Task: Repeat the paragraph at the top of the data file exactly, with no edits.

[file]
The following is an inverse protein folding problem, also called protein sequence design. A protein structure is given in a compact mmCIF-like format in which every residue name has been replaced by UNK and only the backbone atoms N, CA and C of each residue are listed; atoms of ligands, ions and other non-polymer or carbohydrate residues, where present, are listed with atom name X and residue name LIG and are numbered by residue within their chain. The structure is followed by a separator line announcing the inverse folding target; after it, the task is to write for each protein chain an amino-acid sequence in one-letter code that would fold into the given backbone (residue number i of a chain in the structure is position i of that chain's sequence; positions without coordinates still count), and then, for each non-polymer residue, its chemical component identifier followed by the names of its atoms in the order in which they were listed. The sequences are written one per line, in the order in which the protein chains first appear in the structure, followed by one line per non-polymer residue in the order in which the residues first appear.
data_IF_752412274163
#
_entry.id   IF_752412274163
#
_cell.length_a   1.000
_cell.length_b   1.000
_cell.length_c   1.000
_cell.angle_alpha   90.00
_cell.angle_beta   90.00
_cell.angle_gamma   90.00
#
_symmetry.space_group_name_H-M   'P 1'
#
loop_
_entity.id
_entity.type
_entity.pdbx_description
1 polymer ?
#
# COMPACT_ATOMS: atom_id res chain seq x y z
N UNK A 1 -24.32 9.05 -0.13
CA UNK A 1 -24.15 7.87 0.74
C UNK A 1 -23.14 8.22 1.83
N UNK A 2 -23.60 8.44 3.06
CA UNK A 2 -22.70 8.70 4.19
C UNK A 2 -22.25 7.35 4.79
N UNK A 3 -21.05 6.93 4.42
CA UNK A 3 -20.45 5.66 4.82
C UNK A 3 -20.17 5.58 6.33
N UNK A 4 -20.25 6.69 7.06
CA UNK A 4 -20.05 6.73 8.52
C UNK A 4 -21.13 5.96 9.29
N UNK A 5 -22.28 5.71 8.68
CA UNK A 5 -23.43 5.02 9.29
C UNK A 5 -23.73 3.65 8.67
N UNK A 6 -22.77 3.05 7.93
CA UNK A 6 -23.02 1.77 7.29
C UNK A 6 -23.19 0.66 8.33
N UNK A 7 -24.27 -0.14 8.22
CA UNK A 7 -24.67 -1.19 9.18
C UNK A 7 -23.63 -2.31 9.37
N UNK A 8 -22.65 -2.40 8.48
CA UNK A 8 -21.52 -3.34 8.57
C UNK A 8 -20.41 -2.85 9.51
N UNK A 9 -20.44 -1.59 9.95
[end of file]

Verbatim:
The following is an inverse protein folding problem, also called protein sequence design. A protein structure is given in a compact mmCIF-like format in which every residue name has been replaced by UNK and only the backbone atoms N, CA and C of each residue are listed; atoms of ligands, ions and other non-polymer or carbohydrate residues, where present, are listed with atom name X and residue name LIG and are numbered by residue within their chain. The structure is followed by a separator line announcing the inverse folding target; after it, the task is to write for each protein chain an amino-acid sequence in one-letter code that would fold into the given backbone (residue number i of a chain in the structure is position i of that chain's sequence; positions without coordinates still count), and then, for each non-polymer residue, its chemical component identifier followed by the names of its atoms in the order in which they were listed. The sequences are written one per line, in the order in which the protein chains first appear in the structure, followed by one line per non-polymer residue in the order in which the residues first appear.